Service Management Is Dead

“Service Management is dead.”

That was my first thought when I read McKinsey Querterly’s “Capturing value from IT infrastructure innovation” from October 2012.

That was going to be the point of this blog post.

Then I read it again.

Conclusion 1: Innovation is more than just technology.

Conclusion 3: The path to end-user productivity is still evolving.

Conclusion 5: Proactive Engagement with the business is required.

Conclusion 6: Getting the right talent is increasingly critical

Conclusion 7: Vendor relationships must focus on innovation.

Getting the most from IT infrastructure has never been about technology (though technology is an important capability of IT). Innovating, maximizing productivity, and managing complexity evokes the mundane, at the expense of sexy.

It engages users.

It demands service.

It depends on process and automation.

It focuses on data and knowledge.

It understands and balances the needs of all stakeholders.

Technology is fun. Where technologists hang out are fun places to be. I know this may sound strange to those outside the industry, but the people who move technology are fascinating.

The most boring business events involve Project Managers and Risk and Compliance Officers. I have been to many meetings, and they are yawners, even for me.

That’s because project managers and auditors focus on the boring stuff.

Who are the stakeholders?

Who makes what decisions?

What do they want?

What kind of data do we have?

What kind of data we need?

Where is the data?

How do we use the data most effectively?

What are the risks, and how do we mitigate them?

Yawn.

For better or worse, this is the stuff that underpins business value; the foundation on which innovation is built.

Long live Service Management.

The Role of COBIT5 in IT Service Management

In Improvement in COBIT5 I discussed my preference for the Continual Improvement life cycle.

Recently I was fact-checking a post on ITIL (priorities in Incident Management) and I became curious about the guidance in COBIT5.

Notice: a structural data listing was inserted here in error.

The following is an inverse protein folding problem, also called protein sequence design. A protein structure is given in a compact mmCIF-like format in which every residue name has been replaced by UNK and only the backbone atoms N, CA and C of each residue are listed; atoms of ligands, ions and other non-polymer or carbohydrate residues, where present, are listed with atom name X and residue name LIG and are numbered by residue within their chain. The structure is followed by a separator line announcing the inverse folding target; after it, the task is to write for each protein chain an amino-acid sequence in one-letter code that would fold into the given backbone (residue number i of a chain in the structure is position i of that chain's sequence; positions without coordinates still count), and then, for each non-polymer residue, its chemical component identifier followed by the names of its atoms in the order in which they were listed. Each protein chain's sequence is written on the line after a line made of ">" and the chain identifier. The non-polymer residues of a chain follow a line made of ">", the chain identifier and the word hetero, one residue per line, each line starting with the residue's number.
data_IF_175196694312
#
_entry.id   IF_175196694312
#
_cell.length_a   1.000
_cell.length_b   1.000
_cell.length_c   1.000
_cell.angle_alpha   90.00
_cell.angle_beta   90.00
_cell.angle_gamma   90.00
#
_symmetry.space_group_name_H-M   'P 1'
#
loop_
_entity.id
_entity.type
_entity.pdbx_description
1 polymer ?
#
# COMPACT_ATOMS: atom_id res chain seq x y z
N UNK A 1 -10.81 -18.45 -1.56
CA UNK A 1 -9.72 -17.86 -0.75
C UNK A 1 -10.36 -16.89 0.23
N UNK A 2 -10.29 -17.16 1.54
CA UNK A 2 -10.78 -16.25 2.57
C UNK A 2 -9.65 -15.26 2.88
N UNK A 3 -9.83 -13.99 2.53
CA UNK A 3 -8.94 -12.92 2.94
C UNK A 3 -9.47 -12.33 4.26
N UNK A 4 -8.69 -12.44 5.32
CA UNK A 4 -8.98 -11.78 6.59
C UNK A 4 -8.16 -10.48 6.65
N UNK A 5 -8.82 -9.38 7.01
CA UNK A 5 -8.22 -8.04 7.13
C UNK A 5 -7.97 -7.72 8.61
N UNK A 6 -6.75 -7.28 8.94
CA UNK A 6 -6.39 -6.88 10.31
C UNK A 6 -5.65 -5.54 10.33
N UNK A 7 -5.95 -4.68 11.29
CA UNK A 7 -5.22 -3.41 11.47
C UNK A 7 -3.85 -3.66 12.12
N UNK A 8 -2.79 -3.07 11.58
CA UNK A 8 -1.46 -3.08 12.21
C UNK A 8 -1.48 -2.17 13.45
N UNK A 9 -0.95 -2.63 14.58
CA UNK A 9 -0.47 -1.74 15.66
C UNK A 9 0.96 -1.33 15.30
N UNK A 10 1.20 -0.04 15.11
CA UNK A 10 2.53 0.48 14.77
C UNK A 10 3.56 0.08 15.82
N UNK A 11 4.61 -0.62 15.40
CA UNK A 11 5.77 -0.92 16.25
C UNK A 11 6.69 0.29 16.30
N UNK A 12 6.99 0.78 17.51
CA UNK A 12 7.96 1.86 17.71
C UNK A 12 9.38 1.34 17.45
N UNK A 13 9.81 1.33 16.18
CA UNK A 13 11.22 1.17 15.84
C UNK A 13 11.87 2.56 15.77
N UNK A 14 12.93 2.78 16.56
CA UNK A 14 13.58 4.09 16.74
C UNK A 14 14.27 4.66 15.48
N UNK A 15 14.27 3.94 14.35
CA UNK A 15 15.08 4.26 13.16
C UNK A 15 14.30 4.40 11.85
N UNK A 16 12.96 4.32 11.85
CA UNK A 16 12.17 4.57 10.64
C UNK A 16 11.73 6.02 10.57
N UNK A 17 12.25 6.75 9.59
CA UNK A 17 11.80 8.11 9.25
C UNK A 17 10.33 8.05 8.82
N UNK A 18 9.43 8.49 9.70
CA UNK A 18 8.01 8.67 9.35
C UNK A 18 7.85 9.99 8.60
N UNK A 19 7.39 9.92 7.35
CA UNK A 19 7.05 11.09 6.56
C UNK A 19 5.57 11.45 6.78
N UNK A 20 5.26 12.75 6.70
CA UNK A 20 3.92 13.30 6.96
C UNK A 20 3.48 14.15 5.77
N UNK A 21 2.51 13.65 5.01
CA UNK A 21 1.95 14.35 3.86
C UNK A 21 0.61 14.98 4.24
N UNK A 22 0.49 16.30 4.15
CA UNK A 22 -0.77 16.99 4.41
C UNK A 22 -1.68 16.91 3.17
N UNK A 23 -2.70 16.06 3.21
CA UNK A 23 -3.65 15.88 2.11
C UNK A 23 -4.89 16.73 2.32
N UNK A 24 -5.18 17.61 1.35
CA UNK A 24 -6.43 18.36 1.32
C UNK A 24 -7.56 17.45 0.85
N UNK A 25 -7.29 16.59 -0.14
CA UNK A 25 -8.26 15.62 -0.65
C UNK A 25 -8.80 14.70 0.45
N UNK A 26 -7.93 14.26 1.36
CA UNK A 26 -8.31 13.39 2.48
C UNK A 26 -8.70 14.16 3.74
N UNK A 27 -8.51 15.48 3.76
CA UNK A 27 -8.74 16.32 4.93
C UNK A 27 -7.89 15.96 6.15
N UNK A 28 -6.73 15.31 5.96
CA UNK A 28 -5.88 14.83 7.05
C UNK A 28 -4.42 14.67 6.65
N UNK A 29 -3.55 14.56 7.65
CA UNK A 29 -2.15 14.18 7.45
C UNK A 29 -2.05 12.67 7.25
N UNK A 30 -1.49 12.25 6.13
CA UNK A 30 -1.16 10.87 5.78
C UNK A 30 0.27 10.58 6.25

The relevant location is “DSS02.02 Record, classify and prioritize requests and incidents” in “DSS02 Manage Service Requests and Incidents”. Here is what is says:

3. Prioritise service requests and incidents based on SLA service definition of business impact and urgency.

Yes, that’s all it says. Clearly COBIT5 has some room for improvement.

COBIT5 is an excellent resource that compliments several frameworks, including ITIL, without being able to replace them. For the record, the COBIT5 framework says it serves as a “reference and framework to integrate multiple frameworks,” including ITIL. COBIT5 never claims it replaces other frameworks.

We shouldn’t expect to throw away ITIL books for a while. Damn! I was hoping to clear up some shelf space.

Incident Prioritization in Detail

One of the advantages of working with BMC FootPrints is the lack of definition “out of the box”.1 The tool provides easy configuration for fields, priorities and statuses, and workflows within multiple workspaces, but there are few defaults (besides sample workspaces that are not very usable). This lack of out of the box configurations has exposed me to an infinite variety of choices used by different organizations.

Priority

One organization used the term Severity. This has the advantage of abbreviating to “Sev”, so incidents can be described as Sev1, Sev2, etc. Nevertheless, most organizations stick with Priority.

I have seen these range all the way from 2 (Critical, Normal) to as many as 7 or 8.

 

2 3 4 5 6 7
Critical High Critical Criitical Critical P1
Normal Medium High High High P2
Low Medium Medium Medium P3
Low Normal Low P4
Project Service Request P5
Normal